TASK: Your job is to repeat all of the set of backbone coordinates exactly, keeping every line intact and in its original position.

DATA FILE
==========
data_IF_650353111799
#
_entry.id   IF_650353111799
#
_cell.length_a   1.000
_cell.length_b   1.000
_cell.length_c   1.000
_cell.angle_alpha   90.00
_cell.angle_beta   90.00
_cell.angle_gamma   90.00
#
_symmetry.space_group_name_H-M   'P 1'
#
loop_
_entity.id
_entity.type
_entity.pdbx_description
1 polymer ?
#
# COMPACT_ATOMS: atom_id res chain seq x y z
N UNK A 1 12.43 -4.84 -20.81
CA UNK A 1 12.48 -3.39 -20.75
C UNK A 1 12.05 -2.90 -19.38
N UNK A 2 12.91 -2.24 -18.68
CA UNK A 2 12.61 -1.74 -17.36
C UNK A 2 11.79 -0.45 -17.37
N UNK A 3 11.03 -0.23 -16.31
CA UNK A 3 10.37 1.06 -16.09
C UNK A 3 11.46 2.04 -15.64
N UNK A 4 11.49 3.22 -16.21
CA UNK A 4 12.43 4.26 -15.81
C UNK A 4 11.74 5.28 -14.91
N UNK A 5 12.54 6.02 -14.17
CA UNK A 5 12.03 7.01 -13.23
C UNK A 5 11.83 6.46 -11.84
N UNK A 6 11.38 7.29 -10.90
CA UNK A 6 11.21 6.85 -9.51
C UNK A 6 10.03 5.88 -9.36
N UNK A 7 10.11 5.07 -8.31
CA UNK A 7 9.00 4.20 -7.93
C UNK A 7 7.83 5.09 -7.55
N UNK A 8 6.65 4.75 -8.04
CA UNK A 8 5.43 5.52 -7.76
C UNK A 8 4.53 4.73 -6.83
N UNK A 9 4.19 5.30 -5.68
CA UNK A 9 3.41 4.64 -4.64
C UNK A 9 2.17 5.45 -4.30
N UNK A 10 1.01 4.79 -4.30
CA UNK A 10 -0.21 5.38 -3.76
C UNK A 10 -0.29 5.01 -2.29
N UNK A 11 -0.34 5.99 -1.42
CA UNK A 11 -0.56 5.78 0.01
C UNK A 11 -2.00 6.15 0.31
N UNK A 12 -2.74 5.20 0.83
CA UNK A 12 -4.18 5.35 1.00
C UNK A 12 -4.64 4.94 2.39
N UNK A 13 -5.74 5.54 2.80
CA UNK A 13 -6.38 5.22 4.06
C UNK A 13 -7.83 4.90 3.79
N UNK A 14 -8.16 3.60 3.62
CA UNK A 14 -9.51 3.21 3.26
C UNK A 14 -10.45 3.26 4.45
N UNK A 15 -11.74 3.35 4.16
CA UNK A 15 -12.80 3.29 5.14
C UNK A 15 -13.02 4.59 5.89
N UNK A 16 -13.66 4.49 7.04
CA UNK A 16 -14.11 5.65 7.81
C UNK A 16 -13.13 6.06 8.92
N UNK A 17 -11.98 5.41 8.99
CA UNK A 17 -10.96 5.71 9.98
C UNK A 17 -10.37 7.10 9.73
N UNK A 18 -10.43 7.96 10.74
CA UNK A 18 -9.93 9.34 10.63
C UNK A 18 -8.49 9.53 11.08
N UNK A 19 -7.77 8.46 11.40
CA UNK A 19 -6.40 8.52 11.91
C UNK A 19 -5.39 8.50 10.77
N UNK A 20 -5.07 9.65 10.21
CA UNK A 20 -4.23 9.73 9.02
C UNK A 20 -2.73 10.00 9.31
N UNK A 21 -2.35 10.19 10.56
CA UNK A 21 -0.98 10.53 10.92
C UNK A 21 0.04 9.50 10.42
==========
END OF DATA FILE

data_IF_650353111799
#
_entry.id   IF_650353111799
#
_cell.length_a   1.000
_cell.length_b   1.000
_cell.length_c   1.000
_cell.angle_alpha   90.00
_cell.angle_beta   90.00
_cell.angle_gamma   90.00
#
_symmetry.space_group_name_H-M   'P 1'
#
loop_
_entity.id
_entity.type
_entity.pdbx_description
1 polymer ?
#
# COMPACT_ATOMS: atom_id res chain seq x y z
N UNK A 1 12.43 -4.84 -20.81
CA UNK A 1 12.48 -3.39 -20.75
C UNK A 1 12.05 -2.90 -19.38
N UNK A 2 12.91 -2.24 -18.68
CA UNK A 2 12.61 -1.74 -17.36
C UNK A 2 11.79 -0.45 -17.37
N UNK A 3 11.03 -0.23 -16.31
CA UNK A 3 10.37 1.06 -16.09
C UNK A 3 11.46 2.04 -15.64
N UNK A 4 11.49 3.22 -16.21
CA UNK A 4 12.43 4.26 -15.81
C UNK A 4 11.74 5.28 -14.91
N UNK A 5 12.54 6.02 -14.17
CA UNK A 5 12.03 7.01 -13.23
C UNK A 5 11.83 6.46 -11.84
N UNK A 6 11.38 7.29 -10.90
CA UNK A 6 11.21 6.85 -9.51
C UNK A 6 10.03 5.88 -9.36
N UNK A 7 10.11 5.07 -8.31
CA UNK A 7 9.00 4.20 -7.93
C UNK A 7 7.83 5.09 -7.55
N UNK A 8 6.65 4.75 -8.04
CA UNK A 8 5.43 5.52 -7.76
C UNK A 8 4.53 4.73 -6.83
N UNK A 9 4.19 5.30 -5.68
CA UNK A 9 3.41 4.64 -4.64
C UNK A 9 2.17 5.45 -4.30
N UNK A 10 1.01 4.79 -4.30
CA UNK A 10 -0.21 5.38 -3.76
C UNK A 10 -0.29 5.01 -2.29
N UNK A 11 -0.34 5.99 -1.42
CA UNK A 11 -0.56 5.78 0.01
C UNK A 11 -2.00 6.15 0.31
N UNK A 12 -2.74 5.20 0.83
CA UNK A 12 -4.18 5.35 1.00
C UNK A 12 -4.64 4.94 2.39
N UNK A 13 -5.74 5.54 2.80
CA UNK A 13 -6.38 5.22 4.06
C UNK A 13 -7.83 4.90 3.79
N UNK A 14 -8.16 3.60 3.62
CA UNK A 14 -9.51 3.21 3.26
C UNK A 14 -10.45 3.26 4.45
N UNK A 15 -11.74 3.35 4.16
CA UNK A 15 -12.80 3.29 5.14
C UNK A 15 -13.02 4.59 5.89
N UNK A 16 -13.66 4.49 7.04
CA UNK A 16 -14.11 5.65 7.81
C UNK A 16 -13.13 6.06 8.92
N UNK A 17 -11.98 5.41 8.99
CA UNK A 17 -10.96 5.71 9.98
C UNK A 17 -10.37 7.10 9.73
N UNK A 18 -10.43 7.96 10.74
CA UNK A 18 -9.93 9.34 10.63
C UNK A 18 -8.49 9.53 11.08
N UNK A 19 -7.77 8.46 11.40
CA UNK A 19 -6.40 8.52 11.91
C UNK A 19 -5.39 8.50 10.77
N UNK A 20 -5.07 9.65 10.21
CA UNK A 20 -4.23 9.73 9.02
C UNK A 20 -2.73 10.00 9.31
N UNK A 21 -2.35 10.19 10.56
CA UNK A 21 -0.98 10.53 10.92
C UNK A 21 0.04 9.50 10.42